Renal ultrasound, done on the third day of life, showed mildly echogenic kidneys, with mild bilateral pelviectasis but no hydronephrosis. A follow-up renal ultrasound on the 14th day of life showed improvement. The serum aldosterone and renin activity levels were elevated to 325 ng/dL and 69.22 ng/mL/h, respectively (normal aldosterone levels for 1–12 months of age are 2–70 ng/dL, with normal renin activity level 0.25–5.82 ng/mL/h). The aldosterone to renin ratio was normal at 4.70 ng/dL/ng/(mL*h) [normal ratio is <20 ng/dL/ng/(mL*h)]. Urine prostaglandins were also elevated at 32 ng/L, which equals approximately 16 ng/24 h (normal < 8 ng/24 h). This constellation of laboratory findings supported a diagnosis of Bartter’s syndrome. Blood was sent to Fulgent Genetics for Next Generation Sequencing, with discovery of a novel hemizygous mutational variant in the MAGED2 gene. Over the course of the first month of life, the patient’s urine output steadily decreased to 2–5 mL/kg/h. As the volume of the patient’s IV replacement fluid decreased, electrolytes were removed and replaced orally. Subsequently, his need for potassium and sodium oral replacement decreased as well. He was discharged at 2 months of age, tolerating breastfeeding plus supplemental NeoSure formula without the need for any electrolyte replacement. At his follow-up visit in the nephrology clinic 29 days after discharge, his serum electrolytes were normal, and he was feeding well with appropriate weight gain.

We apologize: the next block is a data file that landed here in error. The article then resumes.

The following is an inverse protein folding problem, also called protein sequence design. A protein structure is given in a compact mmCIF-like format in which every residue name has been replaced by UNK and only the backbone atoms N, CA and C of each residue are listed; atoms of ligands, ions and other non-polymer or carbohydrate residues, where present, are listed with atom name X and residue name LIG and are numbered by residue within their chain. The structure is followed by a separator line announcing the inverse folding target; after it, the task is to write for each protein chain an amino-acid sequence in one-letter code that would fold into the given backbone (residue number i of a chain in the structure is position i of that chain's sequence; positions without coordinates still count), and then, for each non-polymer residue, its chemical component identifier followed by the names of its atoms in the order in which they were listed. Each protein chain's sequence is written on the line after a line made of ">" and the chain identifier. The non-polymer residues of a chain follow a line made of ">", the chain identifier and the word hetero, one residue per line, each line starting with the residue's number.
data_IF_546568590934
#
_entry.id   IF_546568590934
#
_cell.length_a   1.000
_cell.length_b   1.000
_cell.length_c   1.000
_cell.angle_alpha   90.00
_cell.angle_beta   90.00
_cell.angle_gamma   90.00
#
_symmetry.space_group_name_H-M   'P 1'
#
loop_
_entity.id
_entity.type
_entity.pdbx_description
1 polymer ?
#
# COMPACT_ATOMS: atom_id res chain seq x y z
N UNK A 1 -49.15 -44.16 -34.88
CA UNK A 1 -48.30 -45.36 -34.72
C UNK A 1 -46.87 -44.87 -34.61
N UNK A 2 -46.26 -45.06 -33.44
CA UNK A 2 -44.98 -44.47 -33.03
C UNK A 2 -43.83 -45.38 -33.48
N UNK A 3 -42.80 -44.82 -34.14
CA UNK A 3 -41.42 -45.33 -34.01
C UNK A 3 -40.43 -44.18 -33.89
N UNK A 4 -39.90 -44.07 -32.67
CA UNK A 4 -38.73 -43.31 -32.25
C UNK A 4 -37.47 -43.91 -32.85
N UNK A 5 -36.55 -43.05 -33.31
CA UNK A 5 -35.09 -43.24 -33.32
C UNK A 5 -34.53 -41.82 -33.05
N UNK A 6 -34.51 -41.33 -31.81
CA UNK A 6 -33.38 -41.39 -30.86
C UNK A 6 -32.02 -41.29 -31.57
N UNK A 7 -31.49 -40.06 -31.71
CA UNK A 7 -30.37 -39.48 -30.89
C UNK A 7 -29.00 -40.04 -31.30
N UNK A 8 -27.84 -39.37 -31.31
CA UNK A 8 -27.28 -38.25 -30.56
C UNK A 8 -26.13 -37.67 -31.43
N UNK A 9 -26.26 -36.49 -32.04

Although cases of a transient antenatal form of Bartter’s syndrome were reported in the 1990s (12), the entity was poorly characterized until 2016 when Laghmani et al. reported a mutation in MAGED2 in each of 13 male infants born to 7 different families who had transient antenatal Bartter’s syndrome. In their case series, polyhydramnios was recognized at 19–20 weeks of gestation and was diagnosed as severe, with amniotic fluid indices >35 cm. All infants were male, and all were born preterm (median gestational age was 28 weeks, with a range of 22–34 weeks), with seven infants born extremely premature (at less than 28 weeks of gestation). The onset of polyhydramnios and labor began several weeks earlier than previously documented in known types of Bartter’s syndrome. Polyuria, hyponatremia, hypokalemia, hyperaldosteronism, and hypercalciuria were initially present. However, unlike the known types of Bartter’s syndrome, symptoms in these infants lasted from 3 days to 6 weeks, resolving at 30–33 weeks postnatal age. Of note, nephrocalcinosis was noted in six patients and persisted in four patients. Nine patients survived the perinatal period, all of whom were treated with indomethacin for 1–9 years. Whole-exome sequencing identified a MAGED2 mutation in each of these infants who had transient antenatal Bartter’s syndrome. MAGED2 mutations affect the expression and function of NKCC2 and NCC (sodium chloride cotransporters), resulting in poor salt reabsorption in the distal renal tubule. The authors speculated that identification of loss-of-function mutations in MAGED2 in the mothers of male fetuses with acute, early, and severe polyhydramnios may result in the avoidance of unnecessary diagnostic measures in pregnant women and of potentially harmful treatment of preterm babies with indomethacin.